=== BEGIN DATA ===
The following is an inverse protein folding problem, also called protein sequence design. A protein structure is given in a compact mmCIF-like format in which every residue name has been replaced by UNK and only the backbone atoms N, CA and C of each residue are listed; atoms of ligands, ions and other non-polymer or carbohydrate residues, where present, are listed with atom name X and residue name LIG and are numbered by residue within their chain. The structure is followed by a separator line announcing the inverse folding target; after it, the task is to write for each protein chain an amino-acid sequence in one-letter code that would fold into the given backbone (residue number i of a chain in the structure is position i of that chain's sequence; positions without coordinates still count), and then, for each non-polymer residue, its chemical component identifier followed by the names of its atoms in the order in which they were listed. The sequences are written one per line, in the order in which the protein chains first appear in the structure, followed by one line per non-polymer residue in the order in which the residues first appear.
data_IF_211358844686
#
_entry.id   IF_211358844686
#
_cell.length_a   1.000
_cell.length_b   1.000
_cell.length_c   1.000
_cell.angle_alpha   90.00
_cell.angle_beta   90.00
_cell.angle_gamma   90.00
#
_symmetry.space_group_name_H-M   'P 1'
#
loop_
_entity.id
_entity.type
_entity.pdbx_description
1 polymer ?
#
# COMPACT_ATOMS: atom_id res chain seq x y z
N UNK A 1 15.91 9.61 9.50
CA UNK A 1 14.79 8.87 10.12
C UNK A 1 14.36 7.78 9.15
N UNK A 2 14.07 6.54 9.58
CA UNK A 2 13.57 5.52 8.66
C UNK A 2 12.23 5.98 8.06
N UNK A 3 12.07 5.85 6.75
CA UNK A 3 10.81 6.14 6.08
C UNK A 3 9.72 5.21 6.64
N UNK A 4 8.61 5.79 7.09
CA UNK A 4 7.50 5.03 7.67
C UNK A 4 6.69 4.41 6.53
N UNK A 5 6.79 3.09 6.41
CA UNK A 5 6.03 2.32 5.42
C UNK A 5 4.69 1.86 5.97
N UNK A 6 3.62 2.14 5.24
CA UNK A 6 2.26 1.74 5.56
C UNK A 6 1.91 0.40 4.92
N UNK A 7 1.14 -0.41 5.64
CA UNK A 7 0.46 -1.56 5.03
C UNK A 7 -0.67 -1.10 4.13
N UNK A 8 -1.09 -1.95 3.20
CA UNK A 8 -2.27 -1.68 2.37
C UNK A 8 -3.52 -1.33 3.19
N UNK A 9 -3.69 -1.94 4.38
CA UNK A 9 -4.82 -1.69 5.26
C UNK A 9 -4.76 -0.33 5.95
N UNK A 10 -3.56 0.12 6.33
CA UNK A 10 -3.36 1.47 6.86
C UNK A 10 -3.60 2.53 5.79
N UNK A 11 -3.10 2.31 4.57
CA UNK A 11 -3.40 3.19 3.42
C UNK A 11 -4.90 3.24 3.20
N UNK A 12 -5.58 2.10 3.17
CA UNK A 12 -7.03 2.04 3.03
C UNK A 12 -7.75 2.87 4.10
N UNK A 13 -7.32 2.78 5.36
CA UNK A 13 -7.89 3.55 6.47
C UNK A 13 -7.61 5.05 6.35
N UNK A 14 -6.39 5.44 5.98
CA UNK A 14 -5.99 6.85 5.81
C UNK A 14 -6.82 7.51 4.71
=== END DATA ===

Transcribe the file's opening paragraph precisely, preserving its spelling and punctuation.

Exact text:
The following is an inverse protein folding problem, also called protein sequence design. A protein structure is given in a compact mmCIF-like format in which every residue name has been replaced by UNK and only the backbone atoms N, CA and C of each residue are listed; atoms of ligands, ions and other non-polymer or carbohydrate residues, where present, are listed with atom name X and residue name LIG and are numbered by residue within their chain. The structure is followed by a separator line announcing the inverse folding target; after it, the task is to write for each protein chain an amino-acid sequence in one-letter code that would fold into the given backbone (residue number i of a chain in the structure is position i of that chain's sequence; positions without coordinates still count), and then, for each non-polymer residue, its chemical component identifier followed by the names of its atoms in the order in which they were listed. The sequences are written one per line, in the order in which the protein chains first appear in the structure, followed by one line per non-polymer residue in the order in which the residues first appear.